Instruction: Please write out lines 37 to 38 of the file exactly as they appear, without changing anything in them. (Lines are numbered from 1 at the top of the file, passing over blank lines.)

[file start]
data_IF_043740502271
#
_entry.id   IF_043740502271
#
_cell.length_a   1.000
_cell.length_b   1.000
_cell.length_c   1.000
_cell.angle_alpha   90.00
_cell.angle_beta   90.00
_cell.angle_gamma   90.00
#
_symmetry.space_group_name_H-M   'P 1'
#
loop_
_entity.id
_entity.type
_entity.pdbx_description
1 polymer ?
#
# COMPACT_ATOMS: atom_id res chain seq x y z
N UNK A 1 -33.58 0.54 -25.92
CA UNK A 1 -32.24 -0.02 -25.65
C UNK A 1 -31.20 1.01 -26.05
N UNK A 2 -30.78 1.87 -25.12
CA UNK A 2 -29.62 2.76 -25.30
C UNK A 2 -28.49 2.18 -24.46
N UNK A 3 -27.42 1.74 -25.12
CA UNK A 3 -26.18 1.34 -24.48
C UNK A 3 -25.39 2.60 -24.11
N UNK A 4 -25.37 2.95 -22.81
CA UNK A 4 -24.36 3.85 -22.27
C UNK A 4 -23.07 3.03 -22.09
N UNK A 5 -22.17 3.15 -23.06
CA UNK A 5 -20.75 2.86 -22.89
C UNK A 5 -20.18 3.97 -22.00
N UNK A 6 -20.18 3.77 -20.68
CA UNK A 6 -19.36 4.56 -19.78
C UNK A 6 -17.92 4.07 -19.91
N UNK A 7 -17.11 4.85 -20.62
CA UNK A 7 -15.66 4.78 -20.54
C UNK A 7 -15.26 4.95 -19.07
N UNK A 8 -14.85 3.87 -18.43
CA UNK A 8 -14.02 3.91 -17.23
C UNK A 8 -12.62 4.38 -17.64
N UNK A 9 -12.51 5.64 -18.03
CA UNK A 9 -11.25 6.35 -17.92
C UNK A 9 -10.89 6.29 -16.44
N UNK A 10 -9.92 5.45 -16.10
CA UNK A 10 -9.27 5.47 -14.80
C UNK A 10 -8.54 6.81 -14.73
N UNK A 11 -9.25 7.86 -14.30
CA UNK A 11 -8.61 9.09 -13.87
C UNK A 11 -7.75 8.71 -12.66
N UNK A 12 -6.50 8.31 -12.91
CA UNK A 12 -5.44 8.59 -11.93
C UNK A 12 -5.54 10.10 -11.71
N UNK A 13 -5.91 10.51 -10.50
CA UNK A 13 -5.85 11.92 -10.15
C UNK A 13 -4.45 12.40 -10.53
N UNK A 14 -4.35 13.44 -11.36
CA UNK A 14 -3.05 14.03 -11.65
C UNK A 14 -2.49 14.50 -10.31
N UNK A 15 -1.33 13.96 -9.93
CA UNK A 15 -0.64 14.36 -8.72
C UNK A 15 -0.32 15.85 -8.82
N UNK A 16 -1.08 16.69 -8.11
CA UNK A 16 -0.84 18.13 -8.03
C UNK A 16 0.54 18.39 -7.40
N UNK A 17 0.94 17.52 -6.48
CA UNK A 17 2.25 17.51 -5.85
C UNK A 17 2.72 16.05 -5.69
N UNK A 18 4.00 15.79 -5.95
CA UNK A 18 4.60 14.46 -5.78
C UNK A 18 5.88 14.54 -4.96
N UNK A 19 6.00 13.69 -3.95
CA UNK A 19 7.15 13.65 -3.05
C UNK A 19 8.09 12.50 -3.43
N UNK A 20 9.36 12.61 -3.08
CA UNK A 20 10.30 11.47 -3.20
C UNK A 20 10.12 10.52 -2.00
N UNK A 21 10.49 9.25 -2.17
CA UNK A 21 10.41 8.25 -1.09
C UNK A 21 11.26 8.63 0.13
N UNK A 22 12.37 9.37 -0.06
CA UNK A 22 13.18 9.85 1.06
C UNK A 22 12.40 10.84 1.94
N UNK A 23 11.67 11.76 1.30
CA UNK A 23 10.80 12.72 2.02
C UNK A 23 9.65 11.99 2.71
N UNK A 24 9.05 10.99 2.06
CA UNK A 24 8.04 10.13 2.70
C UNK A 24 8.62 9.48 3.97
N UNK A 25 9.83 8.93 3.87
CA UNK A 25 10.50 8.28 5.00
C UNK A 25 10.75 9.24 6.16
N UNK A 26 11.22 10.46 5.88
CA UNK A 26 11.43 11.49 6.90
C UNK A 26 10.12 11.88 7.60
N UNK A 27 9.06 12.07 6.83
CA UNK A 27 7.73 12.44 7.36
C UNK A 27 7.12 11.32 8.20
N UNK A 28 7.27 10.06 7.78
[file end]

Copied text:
CA UNK A 6 -19.36 4.56 -19.78
C UNK A 6 -17.92 4.07 -19.91